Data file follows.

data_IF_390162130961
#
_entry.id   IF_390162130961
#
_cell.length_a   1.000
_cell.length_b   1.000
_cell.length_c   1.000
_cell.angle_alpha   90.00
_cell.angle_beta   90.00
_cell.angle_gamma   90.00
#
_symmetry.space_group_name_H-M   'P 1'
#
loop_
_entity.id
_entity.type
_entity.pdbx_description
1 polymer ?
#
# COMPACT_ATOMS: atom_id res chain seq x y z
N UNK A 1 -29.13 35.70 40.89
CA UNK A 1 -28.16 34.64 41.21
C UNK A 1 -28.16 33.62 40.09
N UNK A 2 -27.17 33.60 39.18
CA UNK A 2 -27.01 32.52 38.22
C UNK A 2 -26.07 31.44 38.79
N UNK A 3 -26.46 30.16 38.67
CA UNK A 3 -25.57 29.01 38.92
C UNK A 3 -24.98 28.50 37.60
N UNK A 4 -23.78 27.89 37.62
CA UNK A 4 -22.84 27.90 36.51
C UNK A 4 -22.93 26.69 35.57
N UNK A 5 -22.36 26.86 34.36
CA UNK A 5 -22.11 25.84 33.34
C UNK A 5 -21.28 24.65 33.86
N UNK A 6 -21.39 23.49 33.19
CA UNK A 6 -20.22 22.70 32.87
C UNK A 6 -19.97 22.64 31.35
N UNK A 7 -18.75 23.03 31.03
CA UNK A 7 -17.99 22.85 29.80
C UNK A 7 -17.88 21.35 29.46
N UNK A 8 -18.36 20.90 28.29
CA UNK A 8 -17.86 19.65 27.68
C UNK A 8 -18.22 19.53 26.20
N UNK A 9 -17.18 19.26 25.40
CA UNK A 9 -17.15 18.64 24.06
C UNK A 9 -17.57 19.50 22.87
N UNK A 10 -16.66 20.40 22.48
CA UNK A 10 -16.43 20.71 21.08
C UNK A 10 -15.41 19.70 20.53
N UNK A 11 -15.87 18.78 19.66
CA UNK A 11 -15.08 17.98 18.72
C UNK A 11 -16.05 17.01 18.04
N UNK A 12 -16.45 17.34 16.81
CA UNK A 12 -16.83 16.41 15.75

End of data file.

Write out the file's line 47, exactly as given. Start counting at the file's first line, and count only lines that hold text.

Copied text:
C UNK A 9 -17.57 19.50 22.87